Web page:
Reducing coal emission

Reducing coal emission

ECO Intelligence. Coal is one of the most widely used fossil fuels on the planet – and probably the dirtiest. So what is the future of coal in a world energy picture dominated by environmental concerns? Minestories examines the issue.

Coal has been around since prehistoric people used it to heat their caves. The fossil fuel drove the Industrial Revolution in Europe and the United States, where it remains the top power source, producing as much as 70 percent of all electricity. Coal is also spurring development and prosperity in the fast-emerging economies of China, India and elsewhere.
On the downside, coal-fired plants in the United States alone have been estimated to emit around 2.5 billion tonnes of carbon dioxide every year, leading to predictions about the imminent demise of coal due to environmental concerns and the surge of nuclear power and renewable energy sources.

Reducing emissions

Many European energy policy makers see CCS and its potential of capturing at least 90 percent of CO2 emissions as the only realistic alternative for fossil fuels to meet the long-term goal of reducing greenhouse gas emissions by 2050.

Nonetheless, despite causing the highest CO2 emissions of all fossil fuels, old king coal is alive and well. Almost all international energy organizations and experts predict it will play the major role in the world’s energy supply for decades to come. Coal is playing a large role in the economic expansion of most emerging economies such as China, Brazil, Russia and India. In its 2011 World Energy Outlook, the U.S. Energy Information Administration (EIA) forecasts coal will continue to reign as the world’s largest source of power in 2035.

Although coal use is expected to decline in developed countries, there are anomalies. In Germany, for example, coal is suddenly back on the agenda as the country accelerates away from nuclear energy in the wake of the Fukushima nuclear crisis in Japan.  According to Professor Karl Rose, director of policies and scenarios at the World Energy Council and one of Europe’s leading energy experts, governments everywhere are being confronted with the “trifecta” of finding a way to balance the core issues of energy security, affordability and environment.

“Coal has been a very attractive source of energy for generations and remains so for very good accessibility and economic reasons,” Rose says. On the other hand, he says there is no avoiding the credible arguments by coal’s opponents that it remains a dirty source of power.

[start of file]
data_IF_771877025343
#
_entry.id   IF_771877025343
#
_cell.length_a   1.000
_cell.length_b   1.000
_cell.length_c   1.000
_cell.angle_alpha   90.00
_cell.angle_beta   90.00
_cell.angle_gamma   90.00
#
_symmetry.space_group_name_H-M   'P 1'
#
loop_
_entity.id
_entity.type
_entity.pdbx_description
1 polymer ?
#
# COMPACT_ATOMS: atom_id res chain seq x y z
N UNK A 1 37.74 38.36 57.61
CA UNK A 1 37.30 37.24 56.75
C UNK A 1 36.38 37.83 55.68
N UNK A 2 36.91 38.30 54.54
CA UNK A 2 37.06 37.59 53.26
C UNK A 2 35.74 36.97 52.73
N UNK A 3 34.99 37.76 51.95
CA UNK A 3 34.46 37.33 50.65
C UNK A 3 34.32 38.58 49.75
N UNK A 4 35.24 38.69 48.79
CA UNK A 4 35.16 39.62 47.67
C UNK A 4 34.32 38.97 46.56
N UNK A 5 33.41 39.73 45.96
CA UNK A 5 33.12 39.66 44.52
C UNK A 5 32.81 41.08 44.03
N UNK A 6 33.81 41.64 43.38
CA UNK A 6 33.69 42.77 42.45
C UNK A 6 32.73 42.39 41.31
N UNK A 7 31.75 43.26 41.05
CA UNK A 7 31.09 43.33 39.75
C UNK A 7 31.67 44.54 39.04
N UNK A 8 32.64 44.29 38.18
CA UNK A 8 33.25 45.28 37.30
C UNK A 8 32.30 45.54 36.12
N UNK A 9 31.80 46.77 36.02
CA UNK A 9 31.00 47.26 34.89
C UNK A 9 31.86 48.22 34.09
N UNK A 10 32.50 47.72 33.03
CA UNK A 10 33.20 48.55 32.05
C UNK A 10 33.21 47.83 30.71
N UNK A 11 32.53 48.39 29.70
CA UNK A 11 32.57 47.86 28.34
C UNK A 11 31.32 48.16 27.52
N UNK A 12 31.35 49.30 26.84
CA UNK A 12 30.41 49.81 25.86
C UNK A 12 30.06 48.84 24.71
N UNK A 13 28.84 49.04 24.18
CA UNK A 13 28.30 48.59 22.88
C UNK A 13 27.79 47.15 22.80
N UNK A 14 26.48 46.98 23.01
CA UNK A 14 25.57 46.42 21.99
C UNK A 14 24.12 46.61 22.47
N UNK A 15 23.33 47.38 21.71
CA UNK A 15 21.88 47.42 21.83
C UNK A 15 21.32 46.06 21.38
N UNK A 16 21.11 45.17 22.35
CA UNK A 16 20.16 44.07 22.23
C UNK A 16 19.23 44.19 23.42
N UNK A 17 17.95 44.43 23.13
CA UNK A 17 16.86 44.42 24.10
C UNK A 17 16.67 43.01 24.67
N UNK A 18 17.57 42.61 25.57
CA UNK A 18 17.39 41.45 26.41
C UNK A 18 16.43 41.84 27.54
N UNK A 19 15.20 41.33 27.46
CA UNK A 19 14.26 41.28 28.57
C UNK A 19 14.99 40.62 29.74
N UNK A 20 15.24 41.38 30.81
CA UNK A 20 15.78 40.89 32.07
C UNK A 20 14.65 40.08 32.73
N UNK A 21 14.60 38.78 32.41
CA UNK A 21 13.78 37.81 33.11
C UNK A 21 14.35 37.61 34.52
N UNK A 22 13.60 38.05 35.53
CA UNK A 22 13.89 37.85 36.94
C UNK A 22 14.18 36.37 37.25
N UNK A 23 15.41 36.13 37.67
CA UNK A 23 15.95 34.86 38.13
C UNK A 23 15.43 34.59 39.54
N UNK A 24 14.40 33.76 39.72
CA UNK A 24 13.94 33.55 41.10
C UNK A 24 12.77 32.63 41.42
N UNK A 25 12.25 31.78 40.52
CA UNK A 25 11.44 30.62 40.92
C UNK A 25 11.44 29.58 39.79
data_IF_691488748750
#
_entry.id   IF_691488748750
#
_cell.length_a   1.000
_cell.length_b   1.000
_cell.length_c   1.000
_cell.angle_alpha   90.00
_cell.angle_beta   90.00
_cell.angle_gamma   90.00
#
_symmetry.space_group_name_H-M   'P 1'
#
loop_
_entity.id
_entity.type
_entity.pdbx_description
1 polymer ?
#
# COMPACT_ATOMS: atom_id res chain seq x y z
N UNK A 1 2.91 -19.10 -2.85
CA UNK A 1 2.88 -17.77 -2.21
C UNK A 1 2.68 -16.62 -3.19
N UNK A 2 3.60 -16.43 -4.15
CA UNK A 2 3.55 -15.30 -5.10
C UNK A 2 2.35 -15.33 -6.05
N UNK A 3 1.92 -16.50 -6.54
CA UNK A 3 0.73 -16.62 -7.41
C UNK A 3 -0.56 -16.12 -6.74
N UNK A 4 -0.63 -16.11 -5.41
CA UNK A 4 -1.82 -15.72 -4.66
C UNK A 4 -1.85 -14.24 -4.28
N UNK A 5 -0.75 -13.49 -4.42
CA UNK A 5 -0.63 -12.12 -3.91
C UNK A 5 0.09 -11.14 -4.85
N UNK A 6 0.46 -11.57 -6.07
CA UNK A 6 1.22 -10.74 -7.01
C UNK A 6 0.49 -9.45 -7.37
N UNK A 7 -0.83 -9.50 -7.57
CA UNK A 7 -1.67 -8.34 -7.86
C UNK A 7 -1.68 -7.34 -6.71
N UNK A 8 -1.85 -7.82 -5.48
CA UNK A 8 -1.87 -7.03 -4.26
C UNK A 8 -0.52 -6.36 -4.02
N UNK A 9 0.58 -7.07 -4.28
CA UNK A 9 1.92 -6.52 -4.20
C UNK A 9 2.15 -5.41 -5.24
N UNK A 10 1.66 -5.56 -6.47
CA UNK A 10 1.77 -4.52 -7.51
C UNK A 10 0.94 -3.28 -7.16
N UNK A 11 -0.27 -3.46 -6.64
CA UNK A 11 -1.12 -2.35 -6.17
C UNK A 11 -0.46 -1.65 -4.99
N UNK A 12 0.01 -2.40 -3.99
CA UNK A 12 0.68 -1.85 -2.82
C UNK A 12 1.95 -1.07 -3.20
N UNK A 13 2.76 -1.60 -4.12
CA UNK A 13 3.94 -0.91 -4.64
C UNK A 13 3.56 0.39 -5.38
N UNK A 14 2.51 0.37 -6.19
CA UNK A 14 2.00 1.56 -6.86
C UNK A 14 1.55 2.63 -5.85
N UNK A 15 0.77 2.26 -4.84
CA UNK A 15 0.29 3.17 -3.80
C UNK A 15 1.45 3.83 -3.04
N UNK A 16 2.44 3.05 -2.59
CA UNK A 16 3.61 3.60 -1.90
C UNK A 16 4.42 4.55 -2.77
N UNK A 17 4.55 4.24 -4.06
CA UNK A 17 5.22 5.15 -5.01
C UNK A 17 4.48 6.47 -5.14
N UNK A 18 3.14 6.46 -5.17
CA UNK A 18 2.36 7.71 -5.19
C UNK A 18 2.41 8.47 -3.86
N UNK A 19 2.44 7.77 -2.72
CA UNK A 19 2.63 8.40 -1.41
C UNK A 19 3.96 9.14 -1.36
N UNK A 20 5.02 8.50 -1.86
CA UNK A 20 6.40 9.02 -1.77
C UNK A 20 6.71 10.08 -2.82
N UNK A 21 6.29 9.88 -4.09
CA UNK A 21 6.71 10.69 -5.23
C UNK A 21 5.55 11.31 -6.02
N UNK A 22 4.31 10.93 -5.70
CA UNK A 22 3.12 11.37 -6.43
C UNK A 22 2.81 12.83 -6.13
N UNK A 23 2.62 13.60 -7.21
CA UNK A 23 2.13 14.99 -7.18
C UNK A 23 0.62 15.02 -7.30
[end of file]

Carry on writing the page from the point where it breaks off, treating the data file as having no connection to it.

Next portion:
Efforts to reduce the impact of coal mining are focused largely today on tackling CO2 emissions, which has spawned the idea of “green” or clean coal, according to Rose.
“It is not easy for heavy industry to switch away from carbon fossil fuels,” Rose says. “Electricity production and steel making are dependent for their survival on competitive pricing, security of availability and environmental impact. When it comes to coal, we can assure the first two already today in Europe, which is why the European focus now is on the third issue, our environment.”

The silver bullet being touted as the solution to allow ongoing use of fossil fuels such as coal without letting the carbon enter the atmosphere is known as carbon capture and storage, or CCS.
The principle involves using existing technologies to capture, transport and store carbon dioxide emissions from sources such as power stations and steel mills. The captured carbon would be buried deep underground in aquifers or in disused oil fields, where perhaps it could be used to help force out oil that is difficult to extract. Rose stresses the fact that the whole issue of global energy is too complex for one single solution.

“Carbon capture is an important step to achieving a balanced energy mix,” he says. “While it is true that CCS will contribute to creating a ‘green coal’ world, our focus must be on successfully meeting the tripartite goals of economic growth, energy security and reduced environmental impact.”

David Noble